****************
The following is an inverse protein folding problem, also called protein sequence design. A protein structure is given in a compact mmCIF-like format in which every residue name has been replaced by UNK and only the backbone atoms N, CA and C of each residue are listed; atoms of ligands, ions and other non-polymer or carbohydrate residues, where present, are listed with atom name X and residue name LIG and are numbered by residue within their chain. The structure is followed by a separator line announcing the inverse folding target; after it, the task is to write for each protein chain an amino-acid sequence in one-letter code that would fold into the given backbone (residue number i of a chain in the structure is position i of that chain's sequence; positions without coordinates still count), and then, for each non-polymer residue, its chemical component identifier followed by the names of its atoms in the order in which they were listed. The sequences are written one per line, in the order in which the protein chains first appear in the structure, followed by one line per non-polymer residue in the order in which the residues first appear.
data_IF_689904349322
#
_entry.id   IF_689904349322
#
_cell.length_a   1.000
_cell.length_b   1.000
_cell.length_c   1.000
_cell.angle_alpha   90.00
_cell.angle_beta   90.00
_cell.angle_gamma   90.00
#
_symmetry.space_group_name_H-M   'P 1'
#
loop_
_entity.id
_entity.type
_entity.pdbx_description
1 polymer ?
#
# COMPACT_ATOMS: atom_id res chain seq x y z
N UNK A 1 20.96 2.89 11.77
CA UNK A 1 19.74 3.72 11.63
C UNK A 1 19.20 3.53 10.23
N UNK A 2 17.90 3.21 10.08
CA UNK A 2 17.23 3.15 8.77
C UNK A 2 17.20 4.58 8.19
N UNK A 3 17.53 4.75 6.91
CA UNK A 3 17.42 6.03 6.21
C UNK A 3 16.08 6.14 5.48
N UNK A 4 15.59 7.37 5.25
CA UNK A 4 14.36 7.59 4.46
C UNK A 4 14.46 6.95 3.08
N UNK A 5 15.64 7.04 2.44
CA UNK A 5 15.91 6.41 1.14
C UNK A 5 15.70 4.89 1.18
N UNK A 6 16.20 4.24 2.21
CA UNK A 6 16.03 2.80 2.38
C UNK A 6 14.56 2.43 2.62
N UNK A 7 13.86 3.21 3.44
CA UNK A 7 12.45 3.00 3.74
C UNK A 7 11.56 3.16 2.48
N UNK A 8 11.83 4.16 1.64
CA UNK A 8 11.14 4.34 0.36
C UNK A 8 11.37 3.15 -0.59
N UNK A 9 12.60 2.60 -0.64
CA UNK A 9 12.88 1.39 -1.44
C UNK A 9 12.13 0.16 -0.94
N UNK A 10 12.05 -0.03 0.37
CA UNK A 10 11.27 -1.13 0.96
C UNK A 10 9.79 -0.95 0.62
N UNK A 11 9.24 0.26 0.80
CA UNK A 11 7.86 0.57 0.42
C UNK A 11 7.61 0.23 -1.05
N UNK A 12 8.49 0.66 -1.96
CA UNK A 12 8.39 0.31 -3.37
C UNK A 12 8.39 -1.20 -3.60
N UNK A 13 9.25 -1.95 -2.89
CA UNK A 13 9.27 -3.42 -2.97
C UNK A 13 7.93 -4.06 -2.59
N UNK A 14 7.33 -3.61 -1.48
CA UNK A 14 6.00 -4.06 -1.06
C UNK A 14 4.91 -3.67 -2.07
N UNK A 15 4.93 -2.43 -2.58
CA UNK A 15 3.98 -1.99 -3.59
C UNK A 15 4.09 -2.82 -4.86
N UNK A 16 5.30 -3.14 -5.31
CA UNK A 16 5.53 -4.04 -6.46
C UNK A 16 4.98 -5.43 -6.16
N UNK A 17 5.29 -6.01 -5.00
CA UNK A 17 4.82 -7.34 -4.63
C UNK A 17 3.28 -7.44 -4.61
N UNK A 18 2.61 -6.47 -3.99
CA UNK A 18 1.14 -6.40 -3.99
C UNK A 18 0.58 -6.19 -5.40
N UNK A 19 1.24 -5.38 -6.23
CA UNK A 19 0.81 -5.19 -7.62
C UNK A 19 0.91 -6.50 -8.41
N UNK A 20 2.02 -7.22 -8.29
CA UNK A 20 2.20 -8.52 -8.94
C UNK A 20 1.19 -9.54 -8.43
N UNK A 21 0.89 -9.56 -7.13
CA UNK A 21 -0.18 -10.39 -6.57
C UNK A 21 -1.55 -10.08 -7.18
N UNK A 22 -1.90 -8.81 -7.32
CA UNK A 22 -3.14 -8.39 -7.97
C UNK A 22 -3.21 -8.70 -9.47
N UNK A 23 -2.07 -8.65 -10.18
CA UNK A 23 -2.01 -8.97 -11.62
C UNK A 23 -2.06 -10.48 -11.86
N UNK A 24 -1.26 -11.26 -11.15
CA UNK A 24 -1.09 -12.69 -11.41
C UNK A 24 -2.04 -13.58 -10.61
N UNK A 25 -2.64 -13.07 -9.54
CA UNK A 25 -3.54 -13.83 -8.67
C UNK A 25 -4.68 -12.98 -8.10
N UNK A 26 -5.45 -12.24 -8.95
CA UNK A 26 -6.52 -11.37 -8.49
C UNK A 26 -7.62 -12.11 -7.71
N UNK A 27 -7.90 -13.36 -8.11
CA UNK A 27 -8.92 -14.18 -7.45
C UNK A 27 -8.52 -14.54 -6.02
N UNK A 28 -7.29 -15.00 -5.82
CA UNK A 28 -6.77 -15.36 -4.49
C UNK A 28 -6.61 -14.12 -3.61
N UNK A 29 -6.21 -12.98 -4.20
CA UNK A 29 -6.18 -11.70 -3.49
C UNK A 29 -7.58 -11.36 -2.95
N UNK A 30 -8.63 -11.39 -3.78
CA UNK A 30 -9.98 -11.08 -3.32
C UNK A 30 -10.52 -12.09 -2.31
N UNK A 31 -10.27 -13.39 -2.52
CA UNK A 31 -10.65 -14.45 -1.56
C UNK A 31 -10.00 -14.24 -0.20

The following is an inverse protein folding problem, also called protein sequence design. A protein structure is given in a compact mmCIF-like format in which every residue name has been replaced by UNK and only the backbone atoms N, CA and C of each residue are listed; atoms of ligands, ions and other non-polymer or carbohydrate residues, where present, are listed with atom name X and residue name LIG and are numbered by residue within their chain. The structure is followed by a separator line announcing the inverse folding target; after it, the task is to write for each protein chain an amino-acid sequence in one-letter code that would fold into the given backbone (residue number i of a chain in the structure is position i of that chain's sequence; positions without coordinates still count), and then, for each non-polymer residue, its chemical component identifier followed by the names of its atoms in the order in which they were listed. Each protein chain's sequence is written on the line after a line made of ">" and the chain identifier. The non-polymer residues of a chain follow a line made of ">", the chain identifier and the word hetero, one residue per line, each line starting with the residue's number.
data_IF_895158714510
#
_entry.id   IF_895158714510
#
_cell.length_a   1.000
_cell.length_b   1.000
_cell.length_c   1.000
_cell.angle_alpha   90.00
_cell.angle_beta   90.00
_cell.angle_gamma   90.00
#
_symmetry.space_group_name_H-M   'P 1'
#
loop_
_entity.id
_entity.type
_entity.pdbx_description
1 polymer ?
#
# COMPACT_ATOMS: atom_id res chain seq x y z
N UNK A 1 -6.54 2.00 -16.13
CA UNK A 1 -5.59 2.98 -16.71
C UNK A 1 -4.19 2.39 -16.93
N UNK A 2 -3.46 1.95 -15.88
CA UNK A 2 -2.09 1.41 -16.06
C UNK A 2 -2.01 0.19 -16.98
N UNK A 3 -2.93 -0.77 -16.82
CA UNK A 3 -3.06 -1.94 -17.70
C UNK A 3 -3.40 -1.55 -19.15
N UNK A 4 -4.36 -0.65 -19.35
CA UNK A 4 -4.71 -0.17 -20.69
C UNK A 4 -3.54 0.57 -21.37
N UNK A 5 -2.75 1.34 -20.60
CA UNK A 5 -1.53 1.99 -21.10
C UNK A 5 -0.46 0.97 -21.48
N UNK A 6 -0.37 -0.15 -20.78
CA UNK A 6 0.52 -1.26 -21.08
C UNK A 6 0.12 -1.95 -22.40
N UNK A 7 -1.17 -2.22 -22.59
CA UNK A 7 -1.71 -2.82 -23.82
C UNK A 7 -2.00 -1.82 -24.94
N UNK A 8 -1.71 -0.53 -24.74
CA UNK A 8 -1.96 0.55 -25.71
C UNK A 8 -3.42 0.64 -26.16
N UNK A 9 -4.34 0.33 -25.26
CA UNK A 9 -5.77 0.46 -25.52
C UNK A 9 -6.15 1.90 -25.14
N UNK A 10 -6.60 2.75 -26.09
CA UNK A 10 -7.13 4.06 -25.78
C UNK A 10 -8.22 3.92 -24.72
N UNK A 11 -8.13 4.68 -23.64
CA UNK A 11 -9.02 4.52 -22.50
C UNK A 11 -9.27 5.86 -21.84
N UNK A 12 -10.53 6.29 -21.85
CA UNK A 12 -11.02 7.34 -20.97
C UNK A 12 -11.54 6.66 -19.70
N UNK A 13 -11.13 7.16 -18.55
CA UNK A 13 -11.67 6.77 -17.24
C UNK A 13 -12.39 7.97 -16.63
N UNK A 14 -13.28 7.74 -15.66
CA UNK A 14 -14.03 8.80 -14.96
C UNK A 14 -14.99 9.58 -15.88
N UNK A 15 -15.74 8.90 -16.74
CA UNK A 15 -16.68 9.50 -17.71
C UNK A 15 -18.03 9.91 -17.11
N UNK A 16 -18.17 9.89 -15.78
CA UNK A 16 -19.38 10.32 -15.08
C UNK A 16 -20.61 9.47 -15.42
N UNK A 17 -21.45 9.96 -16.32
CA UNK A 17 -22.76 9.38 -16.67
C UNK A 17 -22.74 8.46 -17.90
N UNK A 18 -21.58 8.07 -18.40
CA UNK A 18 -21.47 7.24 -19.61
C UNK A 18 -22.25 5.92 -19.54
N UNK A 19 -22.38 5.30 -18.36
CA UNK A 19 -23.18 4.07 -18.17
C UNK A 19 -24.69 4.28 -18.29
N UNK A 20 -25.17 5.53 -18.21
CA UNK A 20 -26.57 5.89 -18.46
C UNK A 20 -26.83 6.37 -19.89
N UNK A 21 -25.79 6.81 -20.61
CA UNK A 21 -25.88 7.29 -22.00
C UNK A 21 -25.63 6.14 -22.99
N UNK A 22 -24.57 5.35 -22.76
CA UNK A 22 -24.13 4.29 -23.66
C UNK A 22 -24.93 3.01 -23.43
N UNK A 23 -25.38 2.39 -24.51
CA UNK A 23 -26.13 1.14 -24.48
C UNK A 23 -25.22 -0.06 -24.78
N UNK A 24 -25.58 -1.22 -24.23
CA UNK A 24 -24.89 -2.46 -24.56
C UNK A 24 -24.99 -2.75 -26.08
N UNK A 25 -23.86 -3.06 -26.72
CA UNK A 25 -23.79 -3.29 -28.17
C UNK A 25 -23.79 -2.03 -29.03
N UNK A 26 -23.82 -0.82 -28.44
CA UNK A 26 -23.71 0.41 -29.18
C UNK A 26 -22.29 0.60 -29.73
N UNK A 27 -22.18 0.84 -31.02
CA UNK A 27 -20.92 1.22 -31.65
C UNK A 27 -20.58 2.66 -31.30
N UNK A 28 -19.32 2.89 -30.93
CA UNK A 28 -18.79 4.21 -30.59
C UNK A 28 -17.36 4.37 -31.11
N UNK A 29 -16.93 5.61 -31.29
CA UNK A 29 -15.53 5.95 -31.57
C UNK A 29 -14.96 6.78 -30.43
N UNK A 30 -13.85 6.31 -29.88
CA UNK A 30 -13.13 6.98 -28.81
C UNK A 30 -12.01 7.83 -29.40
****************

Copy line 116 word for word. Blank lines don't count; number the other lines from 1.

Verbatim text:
data_IF_895158714510